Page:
Evidence that thermal physiology evolves in response to climate at multiple spatial scales raises the possibility of similar variation at an intra-population level in response to variation in the fine-scale microclimatic conditions individuals occupy. Indeed, most of the evidence that individuals within the same populations can occupy different microclimate space stems, indirectly, from literature investigating sex-specific differences in habitat use or behaviour (Cryan and Wolf, 2003; Lailvaux et al., 2003; Beal et al., 2014; Liwanag et al., 2018; Vidal et al., 2008; Cameron et al., 2018). For example, sex-specific habitat use is prevalent in ectothermic western Indian anoles (Butler et al., 2007). Furthermore, sex-specific habitat use amongst endotherms occurs in four species of North American ducks, where females occupy shallower and more vegetated sites compared with males (Bergan and Smith, 1989). Similarly, the great bustard (Otis tarda) exhibits sex-specific behavioural thermoregulation, with males retreating to shaded microsites in response to high temperatures earlier than females (Alonso et al., 2016). Birds exhibiting uniparental care [i.e. one sex entirely responsible for incubation and hatchling care, with the other responsible for food provisioning (Cockburn, 2006)] may experience sex-specific microclimates during breeding seasons. Consequently, males and females may experience substantially different thermal regimes (van de Ven et al., 2020).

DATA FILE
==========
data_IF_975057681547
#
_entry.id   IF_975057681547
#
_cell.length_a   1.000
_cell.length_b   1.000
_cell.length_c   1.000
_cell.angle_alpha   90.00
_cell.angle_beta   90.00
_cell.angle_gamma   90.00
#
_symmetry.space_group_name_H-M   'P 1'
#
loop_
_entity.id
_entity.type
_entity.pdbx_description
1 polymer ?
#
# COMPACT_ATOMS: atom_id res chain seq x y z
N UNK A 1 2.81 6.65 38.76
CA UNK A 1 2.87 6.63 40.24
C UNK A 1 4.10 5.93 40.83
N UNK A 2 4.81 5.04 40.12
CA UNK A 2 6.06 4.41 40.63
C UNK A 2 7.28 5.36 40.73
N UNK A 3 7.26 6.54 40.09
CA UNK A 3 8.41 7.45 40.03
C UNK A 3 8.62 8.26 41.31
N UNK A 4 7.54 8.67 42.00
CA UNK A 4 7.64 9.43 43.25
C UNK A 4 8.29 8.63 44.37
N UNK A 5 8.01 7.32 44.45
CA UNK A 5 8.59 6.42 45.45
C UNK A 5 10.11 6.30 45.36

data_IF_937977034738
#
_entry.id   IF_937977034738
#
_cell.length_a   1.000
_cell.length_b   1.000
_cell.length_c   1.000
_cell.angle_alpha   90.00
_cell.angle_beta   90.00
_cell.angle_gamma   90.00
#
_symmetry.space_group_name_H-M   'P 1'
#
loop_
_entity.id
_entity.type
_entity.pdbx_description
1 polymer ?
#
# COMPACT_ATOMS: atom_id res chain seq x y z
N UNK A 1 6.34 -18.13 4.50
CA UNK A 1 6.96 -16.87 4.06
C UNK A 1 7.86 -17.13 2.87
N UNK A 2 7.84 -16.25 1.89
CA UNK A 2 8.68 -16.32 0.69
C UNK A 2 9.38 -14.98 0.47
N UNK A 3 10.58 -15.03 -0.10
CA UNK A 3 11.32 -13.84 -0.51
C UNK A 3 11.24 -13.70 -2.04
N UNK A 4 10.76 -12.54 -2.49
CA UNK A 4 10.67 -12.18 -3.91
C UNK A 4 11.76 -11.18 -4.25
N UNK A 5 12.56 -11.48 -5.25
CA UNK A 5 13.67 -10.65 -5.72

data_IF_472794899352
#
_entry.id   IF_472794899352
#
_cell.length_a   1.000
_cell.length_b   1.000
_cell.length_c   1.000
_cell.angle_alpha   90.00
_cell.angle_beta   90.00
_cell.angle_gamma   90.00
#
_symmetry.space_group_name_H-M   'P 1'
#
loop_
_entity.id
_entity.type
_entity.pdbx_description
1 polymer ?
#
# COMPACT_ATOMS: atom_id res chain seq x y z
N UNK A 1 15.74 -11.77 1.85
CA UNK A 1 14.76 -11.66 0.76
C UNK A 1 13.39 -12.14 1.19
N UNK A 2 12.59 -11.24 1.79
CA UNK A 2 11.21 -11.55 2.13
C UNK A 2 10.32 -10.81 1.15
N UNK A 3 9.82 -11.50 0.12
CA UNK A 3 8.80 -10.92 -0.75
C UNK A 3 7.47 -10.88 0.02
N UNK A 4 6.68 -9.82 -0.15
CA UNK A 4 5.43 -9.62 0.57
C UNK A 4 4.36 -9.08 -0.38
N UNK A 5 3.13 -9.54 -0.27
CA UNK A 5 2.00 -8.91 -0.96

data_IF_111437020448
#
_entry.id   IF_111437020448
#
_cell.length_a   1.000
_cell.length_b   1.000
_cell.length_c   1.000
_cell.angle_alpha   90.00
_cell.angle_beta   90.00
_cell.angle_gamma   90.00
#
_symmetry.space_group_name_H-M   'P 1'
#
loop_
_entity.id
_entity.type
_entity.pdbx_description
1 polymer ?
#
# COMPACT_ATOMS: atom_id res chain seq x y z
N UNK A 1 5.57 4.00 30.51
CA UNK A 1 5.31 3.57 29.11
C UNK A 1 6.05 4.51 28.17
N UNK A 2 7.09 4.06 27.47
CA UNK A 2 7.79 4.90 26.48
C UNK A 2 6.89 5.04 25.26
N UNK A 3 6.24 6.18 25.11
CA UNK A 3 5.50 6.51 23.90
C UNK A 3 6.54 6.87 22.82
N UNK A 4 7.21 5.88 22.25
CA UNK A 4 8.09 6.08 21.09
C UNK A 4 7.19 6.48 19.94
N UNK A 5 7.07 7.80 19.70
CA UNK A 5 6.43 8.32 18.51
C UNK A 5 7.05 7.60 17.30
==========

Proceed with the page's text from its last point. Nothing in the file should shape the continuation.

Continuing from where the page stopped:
One avian taxon that represents a fascinating model for testing hypotheses concerning sex-specific differences in thermal physiology arising from sex-specific microsite selection is the hornbills (Bucerotiformes: Bucerotidae). During the breeding season, female hornbills seal themselves into nest cavities as a protective mechanism against predators (Moreau and Moreau, 1941; Witmer, 1992; Kemp, 1995). Here, females are confined to the nest, undergo a complete wing and tail moult, and males are solely responsible for provisioning females and chicks for much of the breeding attempt (Klaassen et al., 2003; Kemp, 1969). For hornbills occupying hot environments with summer rainfall, females are sealed into cavities during the hottest time of the year and experience a combination of high air temperature, limited convective cooling and humidity above prevailing levels, which together pose substantial thermoregulatory challenges (Fig. 1; Gerson et al., 2019; van Dyk et al., 2019). In addition, the complete, simultaneous wing and tail feather moult undergone by females while confined in the nest cavity means that the heat load experienced by the females includes the metabolic cost of re-growing feathers (Buttemer et al., 2019). In addition, at high temperatures females experience restricted water and food supply because of decreased provisioning rates by male hornbills, reflecting trade-offs between behavioural thermoregulation and foraging (van de Ven et al., 2019, 2020); thus, females experience increased water demands for evaporative cooling combined with reductions in water and food supply.